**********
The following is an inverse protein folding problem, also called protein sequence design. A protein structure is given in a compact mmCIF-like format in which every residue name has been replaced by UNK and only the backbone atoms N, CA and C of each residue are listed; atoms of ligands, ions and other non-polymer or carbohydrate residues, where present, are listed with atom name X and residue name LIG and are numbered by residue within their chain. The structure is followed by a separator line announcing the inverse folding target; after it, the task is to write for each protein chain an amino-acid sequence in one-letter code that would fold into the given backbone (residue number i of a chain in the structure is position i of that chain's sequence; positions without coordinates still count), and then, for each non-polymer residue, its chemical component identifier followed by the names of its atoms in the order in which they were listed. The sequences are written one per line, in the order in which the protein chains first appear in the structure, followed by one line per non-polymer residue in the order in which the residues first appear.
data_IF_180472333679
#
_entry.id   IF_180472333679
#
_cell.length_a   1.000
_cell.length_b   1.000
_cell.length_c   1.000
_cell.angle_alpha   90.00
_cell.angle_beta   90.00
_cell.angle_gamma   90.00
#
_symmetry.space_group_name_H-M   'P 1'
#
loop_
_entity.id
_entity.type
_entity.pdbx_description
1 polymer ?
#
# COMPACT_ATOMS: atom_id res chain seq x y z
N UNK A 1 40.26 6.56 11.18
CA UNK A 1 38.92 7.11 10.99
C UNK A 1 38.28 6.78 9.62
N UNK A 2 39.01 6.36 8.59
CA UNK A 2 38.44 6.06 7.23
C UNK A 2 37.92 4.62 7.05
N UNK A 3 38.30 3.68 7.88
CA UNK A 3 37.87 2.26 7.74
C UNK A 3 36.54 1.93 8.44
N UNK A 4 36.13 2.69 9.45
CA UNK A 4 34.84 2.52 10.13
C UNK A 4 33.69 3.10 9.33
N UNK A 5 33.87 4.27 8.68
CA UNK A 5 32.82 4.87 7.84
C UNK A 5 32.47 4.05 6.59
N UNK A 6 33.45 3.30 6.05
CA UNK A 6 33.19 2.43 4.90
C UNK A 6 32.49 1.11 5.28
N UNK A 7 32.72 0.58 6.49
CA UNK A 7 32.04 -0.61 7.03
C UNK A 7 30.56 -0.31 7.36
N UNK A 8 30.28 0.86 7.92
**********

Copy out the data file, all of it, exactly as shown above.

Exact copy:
The following is an inverse protein folding problem, also called protein sequence design. A protein structure is given in a compact mmCIF-like format in which every residue name has been replaced by UNK and only the backbone atoms N, CA and C of each residue are listed; atoms of ligands, ions and other non-polymer or carbohydrate residues, where present, are listed with atom name X and residue name LIG and are numbered by residue within their chain. The structure is followed by a separator line announcing the inverse folding target; after it, the task is to write for each protein chain an amino-acid sequence in one-letter code that would fold into the given backbone (residue number i of a chain in the structure is position i of that chain's sequence; positions without coordinates still count), and then, for each non-polymer residue, its chemical component identifier followed by the names of its atoms in the order in which they were listed. The sequences are written one per line, in the order in which the protein chains first appear in the structure, followed by one line per non-polymer residue in the order in which the residues first appear.
data_IF_180472333679
#
_entry.id   IF_180472333679
#
_cell.length_a   1.000
_cell.length_b   1.000
_cell.length_c   1.000
_cell.angle_alpha   90.00
_cell.angle_beta   90.00
_cell.angle_gamma   90.00
#
_symmetry.space_group_name_H-M   'P 1'
#
loop_
_entity.id
_entity.type
_entity.pdbx_description
1 polymer ?
#
# COMPACT_ATOMS: atom_id res chain seq x y z
N UNK A 1 40.26 6.56 11.18
CA UNK A 1 38.92 7.11 10.99
C UNK A 1 38.28 6.78 9.62
N UNK A 2 39.01 6.36 8.59
CA UNK A 2 38.44 6.06 7.23
C UNK A 2 37.92 4.62 7.05
N UNK A 3 38.30 3.68 7.88
CA UNK A 3 37.87 2.26 7.74
C UNK A 3 36.54 1.93 8.44
N UNK A 4 36.13 2.69 9.45
CA UNK A 4 34.84 2.52 10.13
C UNK A 4 33.69 3.10 9.33
N UNK A 5 33.87 4.27 8.68
CA UNK A 5 32.82 4.87 7.84
C UNK A 5 32.47 4.05 6.59
N UNK A 6 33.45 3.30 6.05
CA UNK A 6 33.19 2.43 4.90
C UNK A 6 32.49 1.11 5.28
N UNK A 7 32.72 0.58 6.49
CA UNK A 7 32.04 -0.61 7.03
C UNK A 7 30.56 -0.31 7.36
N UNK A 8 30.28 0.86 7.92